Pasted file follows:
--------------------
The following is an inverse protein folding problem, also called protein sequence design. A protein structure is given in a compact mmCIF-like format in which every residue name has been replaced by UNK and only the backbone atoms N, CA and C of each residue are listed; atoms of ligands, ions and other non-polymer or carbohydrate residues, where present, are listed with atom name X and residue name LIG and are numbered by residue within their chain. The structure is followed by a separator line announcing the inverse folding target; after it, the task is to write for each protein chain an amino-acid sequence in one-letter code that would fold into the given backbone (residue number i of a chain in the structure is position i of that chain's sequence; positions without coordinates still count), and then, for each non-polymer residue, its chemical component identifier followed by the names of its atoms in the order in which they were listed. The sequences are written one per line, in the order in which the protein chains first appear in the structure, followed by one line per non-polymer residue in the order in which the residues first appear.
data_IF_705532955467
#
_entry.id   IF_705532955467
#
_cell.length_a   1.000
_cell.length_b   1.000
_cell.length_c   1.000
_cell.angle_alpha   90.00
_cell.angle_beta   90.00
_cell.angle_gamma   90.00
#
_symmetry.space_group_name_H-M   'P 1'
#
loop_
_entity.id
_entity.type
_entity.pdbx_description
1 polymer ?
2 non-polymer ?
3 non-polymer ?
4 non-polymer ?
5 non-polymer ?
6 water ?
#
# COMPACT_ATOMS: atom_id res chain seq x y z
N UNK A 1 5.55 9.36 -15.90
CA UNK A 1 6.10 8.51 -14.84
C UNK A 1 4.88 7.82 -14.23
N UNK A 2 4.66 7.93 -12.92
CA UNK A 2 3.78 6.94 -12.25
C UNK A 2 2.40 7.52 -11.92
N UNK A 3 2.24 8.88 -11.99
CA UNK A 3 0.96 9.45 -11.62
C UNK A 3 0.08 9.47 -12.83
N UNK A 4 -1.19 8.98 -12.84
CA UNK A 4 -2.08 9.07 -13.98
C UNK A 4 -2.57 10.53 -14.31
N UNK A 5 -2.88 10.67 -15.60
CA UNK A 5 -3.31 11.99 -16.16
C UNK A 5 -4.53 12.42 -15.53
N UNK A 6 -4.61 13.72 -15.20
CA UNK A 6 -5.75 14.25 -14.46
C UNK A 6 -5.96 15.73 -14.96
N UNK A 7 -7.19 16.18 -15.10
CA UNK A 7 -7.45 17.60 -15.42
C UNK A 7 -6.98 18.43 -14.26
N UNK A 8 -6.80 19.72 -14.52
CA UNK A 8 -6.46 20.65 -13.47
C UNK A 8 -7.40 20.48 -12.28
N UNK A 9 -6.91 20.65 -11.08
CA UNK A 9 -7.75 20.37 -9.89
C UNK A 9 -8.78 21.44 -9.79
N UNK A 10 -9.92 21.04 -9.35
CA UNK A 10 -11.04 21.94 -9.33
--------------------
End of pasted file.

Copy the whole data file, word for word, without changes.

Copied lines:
The following is an inverse protein folding problem, also called protein sequence design. A protein structure is given in a compact mmCIF-like format in which every residue name has been replaced by UNK and only the backbone atoms N, CA and C of each residue are listed; atoms of ligands, ions and other non-polymer or carbohydrate residues, where present, are listed with atom name X and residue name LIG and are numbered by residue within their chain. The structure is followed by a separator line announcing the inverse folding target; after it, the task is to write for each protein chain an amino-acid sequence in one-letter code that would fold into the given backbone (residue number i of a chain in the structure is position i of that chain's sequence; positions without coordinates still count), and then, for each non-polymer residue, its chemical component identifier followed by the names of its atoms in the order in which they were listed. The sequences are written one per line, in the order in which the protein chains first appear in the structure, followed by one line per non-polymer residue in the order in which the residues first appear.
data_IF_705532955467
#
_entry.id   IF_705532955467
#
_cell.length_a   1.000
_cell.length_b   1.000
_cell.length_c   1.000
_cell.angle_alpha   90.00
_cell.angle_beta   90.00
_cell.angle_gamma   90.00
#
_symmetry.space_group_name_H-M   'P 1'
#
loop_
_entity.id
_entity.type
_entity.pdbx_description
1 polymer ?
2 non-polymer ?
3 non-polymer ?
4 non-polymer ?
5 non-polymer ?
6 water ?
#
# COMPACT_ATOMS: atom_id res chain seq x y z
N UNK A 1 5.55 9.36 -15.90
CA UNK A 1 6.10 8.51 -14.84
C UNK A 1 4.88 7.82 -14.23
N UNK A 2 4.66 7.93 -12.92
CA UNK A 2 3.78 6.94 -12.25
C UNK A 2 2.40 7.52 -11.92
N UNK A 3 2.24 8.88 -11.99
CA UNK A 3 0.96 9.45 -11.62
C UNK A 3 0.08 9.47 -12.83
N UNK A 4 -1.19 8.98 -12.84
CA UNK A 4 -2.08 9.07 -13.98
C UNK A 4 -2.57 10.53 -14.31
N UNK A 5 -2.88 10.67 -15.60
CA UNK A 5 -3.31 11.99 -16.16
C UNK A 5 -4.53 12.42 -15.53
N UNK A 6 -4.61 13.72 -15.20
CA UNK A 6 -5.75 14.25 -14.46
C UNK A 6 -5.96 15.73 -14.96
N UNK A 7 -7.19 16.18 -15.10
CA UNK A 7 -7.45 17.60 -15.42
C UNK A 7 -6.98 18.43 -14.26
N UNK A 8 -6.80 19.72 -14.52
CA UNK A 8 -6.46 20.65 -13.47
C UNK A 8 -7.40 20.48 -12.28
N UNK A 9 -6.91 20.65 -11.08
CA UNK A 9 -7.75 20.37 -9.89
C UNK A 9 -8.78 21.44 -9.79
N UNK A 10 -9.92 21.04 -9.35
CA UNK A 10 -11.04 21.94 -9.33